# Not by the numbers

## Exeter’s custom-made math curriculum fosters understanding through problem-solving.

It’s nearly noon on a damp September day as uppers and seniors spill into Panama Geer’s second-floor classroom in the Academy Building. The students park backpacks beside their chairs and immediately head to the whiteboards sandwiching the century-old room.

In pairs, they talk through solutions to the advanced math problems assigned for the day. The hieroglyphics that take shape in dry-erase marker would be ciphers to many observers, but the students in *Math 400-B* seem comfortable with this code.

“OK, guys, we have to start talking about the problems pretty soon,” Geer announces as progress slows on a few outstanding problems.

“I see three hard problems still out there — well, there are more than three hard problems — but … let’s get going.”

The problems the class tackles on this day and every day are Exeter’s own. They are a handful of the more than 3,700 problems the Math Department has developed through the years to spiral concepts throughout the curriculum and build problem-solving skills that emphasize not the answer but rather the winding path to get there.

“I think there’s a general feeling in the way that we do mathematics that being wrong is part of the process here — and a good part of the process, actually,” says Geer, in her eighth year as a math instructor at PEA after years teaching internationally and at the college level. “And, that wrong answers are often more informative than correct ones.”

Recurring themes — symmetry, optimization, vectors, graphing, rates of change — are woven throughout the sets, so a student will encounter them repeatedly, from term to term, year to year.

“If you open up an algebra book, the problems at the end of each section expect the students to basically only use the algebra techniques of that chapter to solve any of the problems,” says Gwyn Coogan ’83, Math Department chair. “You’ll never have to recall ideas from geometry and you’ll never have to draw a picture. Same thing with your geometry class. Your geometry book doesn’t expect you to be able to do any algebra.”

If silos stifle understanding, so, too, does stagnancy. That’s why every summer, the math faculty gathers to make sure their custom curriculum is ship-shape. For a week in late June, instructors converge on a classroom for an exercise in mathematics democracy.

They debate alternative approaches to solving the problems — tapping into their own experiences with the curriculum and feedback from their students — and try to ensure that the content is current and relevant.

“The body of knowledge of math is getting bigger and bigger,” Coogan says, quoting her Math Department colleague Xitai Chen. “We want to make sure that what we show our students is as good as it can be.”

## The new math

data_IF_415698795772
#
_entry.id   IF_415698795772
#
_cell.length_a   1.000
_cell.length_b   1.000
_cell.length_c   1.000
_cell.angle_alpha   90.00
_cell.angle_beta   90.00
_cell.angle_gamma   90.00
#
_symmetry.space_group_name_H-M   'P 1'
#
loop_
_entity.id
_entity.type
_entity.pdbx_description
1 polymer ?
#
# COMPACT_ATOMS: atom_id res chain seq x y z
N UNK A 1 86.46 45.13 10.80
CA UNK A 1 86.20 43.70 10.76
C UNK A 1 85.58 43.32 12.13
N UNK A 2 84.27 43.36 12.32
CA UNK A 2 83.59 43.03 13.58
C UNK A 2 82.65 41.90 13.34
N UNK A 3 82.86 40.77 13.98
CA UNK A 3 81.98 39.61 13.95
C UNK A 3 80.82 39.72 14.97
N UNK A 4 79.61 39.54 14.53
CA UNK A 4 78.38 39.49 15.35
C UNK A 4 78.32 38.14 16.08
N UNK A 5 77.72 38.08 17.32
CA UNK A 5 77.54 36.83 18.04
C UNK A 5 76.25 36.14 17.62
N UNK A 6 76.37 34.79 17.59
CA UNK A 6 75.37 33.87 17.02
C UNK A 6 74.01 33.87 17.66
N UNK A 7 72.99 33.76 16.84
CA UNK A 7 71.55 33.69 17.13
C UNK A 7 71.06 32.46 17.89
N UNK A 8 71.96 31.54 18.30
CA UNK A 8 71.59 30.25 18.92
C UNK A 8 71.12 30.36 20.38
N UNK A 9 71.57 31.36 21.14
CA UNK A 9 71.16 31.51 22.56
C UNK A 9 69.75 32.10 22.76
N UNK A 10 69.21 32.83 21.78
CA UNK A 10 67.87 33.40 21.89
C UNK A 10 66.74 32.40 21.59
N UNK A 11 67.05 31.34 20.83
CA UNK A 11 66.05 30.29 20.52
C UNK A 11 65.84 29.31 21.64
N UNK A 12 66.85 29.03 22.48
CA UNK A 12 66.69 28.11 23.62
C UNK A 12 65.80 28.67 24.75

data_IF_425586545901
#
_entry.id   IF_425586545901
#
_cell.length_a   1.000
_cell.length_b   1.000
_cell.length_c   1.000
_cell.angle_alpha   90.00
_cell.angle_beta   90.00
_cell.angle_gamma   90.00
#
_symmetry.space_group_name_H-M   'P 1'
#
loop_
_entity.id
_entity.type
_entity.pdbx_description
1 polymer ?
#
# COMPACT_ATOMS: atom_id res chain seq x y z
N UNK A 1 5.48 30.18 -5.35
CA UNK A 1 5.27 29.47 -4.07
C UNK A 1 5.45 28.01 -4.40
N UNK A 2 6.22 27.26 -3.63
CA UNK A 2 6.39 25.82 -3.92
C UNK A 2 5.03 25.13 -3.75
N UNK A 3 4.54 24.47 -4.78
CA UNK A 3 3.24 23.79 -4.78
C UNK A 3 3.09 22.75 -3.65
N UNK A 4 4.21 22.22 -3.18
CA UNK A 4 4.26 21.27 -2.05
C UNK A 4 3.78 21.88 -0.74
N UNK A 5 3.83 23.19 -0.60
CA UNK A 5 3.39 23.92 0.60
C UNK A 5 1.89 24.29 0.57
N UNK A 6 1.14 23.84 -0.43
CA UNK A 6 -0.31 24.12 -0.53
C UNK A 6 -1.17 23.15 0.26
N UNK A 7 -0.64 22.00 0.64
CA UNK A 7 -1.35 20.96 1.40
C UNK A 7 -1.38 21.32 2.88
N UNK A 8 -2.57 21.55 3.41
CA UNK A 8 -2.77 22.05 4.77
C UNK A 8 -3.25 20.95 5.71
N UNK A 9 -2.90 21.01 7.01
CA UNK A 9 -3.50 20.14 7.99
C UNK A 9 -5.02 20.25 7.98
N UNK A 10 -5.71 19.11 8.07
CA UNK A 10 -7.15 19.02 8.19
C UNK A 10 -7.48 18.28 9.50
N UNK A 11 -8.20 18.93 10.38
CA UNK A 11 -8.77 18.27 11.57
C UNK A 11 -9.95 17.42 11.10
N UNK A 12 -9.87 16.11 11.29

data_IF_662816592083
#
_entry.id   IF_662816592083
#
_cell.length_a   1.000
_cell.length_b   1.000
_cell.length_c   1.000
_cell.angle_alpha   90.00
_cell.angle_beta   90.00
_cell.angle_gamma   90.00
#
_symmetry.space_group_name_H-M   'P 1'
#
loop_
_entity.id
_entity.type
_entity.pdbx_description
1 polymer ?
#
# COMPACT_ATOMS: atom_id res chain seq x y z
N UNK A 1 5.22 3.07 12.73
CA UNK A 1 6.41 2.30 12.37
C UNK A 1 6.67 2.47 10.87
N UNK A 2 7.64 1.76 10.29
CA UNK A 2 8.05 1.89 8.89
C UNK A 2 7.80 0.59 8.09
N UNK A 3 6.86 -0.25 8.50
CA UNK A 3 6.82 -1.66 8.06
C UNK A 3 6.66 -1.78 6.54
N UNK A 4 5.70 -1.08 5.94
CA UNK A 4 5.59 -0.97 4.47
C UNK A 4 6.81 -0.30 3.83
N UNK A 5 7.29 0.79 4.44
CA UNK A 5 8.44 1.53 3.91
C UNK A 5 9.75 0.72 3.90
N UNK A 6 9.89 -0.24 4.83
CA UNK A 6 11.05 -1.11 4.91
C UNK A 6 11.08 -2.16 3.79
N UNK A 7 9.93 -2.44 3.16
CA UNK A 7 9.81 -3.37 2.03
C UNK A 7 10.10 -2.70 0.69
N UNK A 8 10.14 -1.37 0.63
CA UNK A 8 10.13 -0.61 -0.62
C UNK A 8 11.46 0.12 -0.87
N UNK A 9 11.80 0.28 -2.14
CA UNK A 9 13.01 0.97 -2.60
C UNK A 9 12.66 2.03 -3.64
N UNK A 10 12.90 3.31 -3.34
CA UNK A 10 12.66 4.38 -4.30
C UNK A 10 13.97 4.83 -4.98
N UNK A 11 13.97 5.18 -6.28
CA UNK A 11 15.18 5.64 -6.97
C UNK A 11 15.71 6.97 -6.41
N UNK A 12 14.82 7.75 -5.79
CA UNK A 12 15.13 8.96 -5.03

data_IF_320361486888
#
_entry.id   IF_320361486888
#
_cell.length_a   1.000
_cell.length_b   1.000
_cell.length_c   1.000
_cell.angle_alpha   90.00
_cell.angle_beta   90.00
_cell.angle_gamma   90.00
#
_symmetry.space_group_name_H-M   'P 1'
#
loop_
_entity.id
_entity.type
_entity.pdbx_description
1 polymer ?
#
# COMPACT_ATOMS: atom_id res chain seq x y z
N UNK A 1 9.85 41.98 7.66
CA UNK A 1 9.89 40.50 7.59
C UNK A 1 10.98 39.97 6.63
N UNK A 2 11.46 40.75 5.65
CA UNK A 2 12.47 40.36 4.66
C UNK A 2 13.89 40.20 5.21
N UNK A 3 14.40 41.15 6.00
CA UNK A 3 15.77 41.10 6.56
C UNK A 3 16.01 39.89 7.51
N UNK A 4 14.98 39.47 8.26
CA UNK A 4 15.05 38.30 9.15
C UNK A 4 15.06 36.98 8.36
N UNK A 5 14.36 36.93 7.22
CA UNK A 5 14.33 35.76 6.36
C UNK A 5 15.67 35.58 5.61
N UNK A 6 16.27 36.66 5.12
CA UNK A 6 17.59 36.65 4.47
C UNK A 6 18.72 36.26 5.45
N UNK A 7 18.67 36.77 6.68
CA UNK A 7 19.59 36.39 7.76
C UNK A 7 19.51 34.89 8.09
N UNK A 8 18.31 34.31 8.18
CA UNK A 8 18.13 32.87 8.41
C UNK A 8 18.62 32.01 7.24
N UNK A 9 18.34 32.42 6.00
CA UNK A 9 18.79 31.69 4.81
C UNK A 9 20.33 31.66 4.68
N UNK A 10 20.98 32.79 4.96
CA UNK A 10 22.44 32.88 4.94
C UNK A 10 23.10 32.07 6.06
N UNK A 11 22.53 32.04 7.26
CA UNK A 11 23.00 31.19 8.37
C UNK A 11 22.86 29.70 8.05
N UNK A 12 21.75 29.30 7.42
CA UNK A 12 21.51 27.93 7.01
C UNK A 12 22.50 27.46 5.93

Exonians have been studying math since John and Elizabeth Phillips signed the Deed of Gift. Longtime teachers like Don Dunbar, Bill Campbell and Frank Gutmann steered generations of Exeter math classes with aplomb. Many studied math texts written by PEA instructors such as Dick Brown and Mary Spruill Kilgore.

When Rick Parris joined the Math Department in 1978, a new idea took shape. Parris began developing supplementary math problems to the approved texts for his classes. As he wrote in 1984 in a summary of grant work: “My interest in such problems is in part due to the pleasure I get from working them myself, but it also stems from my belief that the only students who really learn mathematics well are the ones who develop the staying power and imagination to be problem-solvers.”

By the early 1990s, Parris was teaching his classes almost exclusively using his problem-based materials. Parris, who died after a short illness in 2012, chafed against the routine of teaching material from a book in class, then assigning homework on that topic. He and some of his colleagues wanted to offer materials that fostered more agency.

With the support of Math Department Chair Anja Greer, Paris and fellow instructors such as Tom Seidenberg began writing a custom curriculum for 200-level courses. The teachers would gather at Parris’ house in the evening, writing problems for the following day and generally making them up on the fly. Over time, problems for the higher levels were added to the catalog. All emphasized discovery over destination. Rather than handing someone a hammer and nails and saying, “Build me a house,” the idea was to simply point them toward the toolshed.

Without the contextual clues, students must call on all the math they’ve learned through the term and over the years, not just from that day’s lesson and not just to heed a teacher’s prompt. The idea echoes “Pascal’s Method.” The 17th-century French philosopher argued that “people are generally better persuaded by the reasons which they have themselves discovered than by those which have come into the mind of others.”

The Harkness table has proved to be the perfect arena for this approach. Students dig into the material before class, then sort through their work together, bouncing ideas off one another and often winding up in a very different place from where they began.